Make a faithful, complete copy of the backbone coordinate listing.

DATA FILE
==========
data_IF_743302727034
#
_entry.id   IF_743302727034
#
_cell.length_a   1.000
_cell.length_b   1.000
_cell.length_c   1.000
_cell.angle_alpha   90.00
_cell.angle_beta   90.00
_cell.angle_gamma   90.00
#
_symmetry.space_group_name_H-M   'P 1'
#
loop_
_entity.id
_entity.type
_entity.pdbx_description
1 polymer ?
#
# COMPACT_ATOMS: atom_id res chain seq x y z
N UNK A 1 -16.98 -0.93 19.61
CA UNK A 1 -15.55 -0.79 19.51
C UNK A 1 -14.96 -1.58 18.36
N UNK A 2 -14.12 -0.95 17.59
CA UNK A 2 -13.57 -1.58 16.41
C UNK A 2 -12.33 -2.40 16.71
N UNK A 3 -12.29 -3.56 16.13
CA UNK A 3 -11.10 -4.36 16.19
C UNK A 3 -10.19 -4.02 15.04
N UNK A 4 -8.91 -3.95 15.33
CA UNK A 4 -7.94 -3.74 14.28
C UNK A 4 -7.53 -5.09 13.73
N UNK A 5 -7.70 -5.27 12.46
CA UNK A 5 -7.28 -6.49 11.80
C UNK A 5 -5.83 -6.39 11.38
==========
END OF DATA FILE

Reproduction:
data_IF_743302727034
#
_entry.id   IF_743302727034
#
_cell.length_a   1.000
_cell.length_b   1.000
_cell.length_c   1.000
_cell.angle_alpha   90.00
_cell.angle_beta   90.00
_cell.angle_gamma   90.00
#
_symmetry.space_group_name_H-M   'P 1'
#
loop_
_entity.id
_entity.type
_entity.pdbx_description
1 polymer ?
#
# COMPACT_ATOMS: atom_id res chain seq x y z
N UNK A 1 -16.98 -0.93 19.61
CA UNK A 1 -15.55 -0.79 19.51
C UNK A 1 -14.96 -1.58 18.36
N UNK A 2 -14.12 -0.95 17.59
CA UNK A 2 -13.57 -1.58 16.41
C UNK A 2 -12.33 -2.40 16.71
N UNK A 3 -12.29 -3.56 16.13
CA UNK A 3 -11.10 -4.36 16.19
C UNK A 3 -10.19 -4.02 15.04
N UNK A 4 -8.91 -3.95 15.33
CA UNK A 4 -7.94 -3.74 14.28
C UNK A 4 -7.53 -5.09 13.73
N UNK A 5 -7.70 -5.27 12.46
CA UNK A 5 -7.28 -6.49 11.80
C UNK A 5 -5.83 -6.39 11.38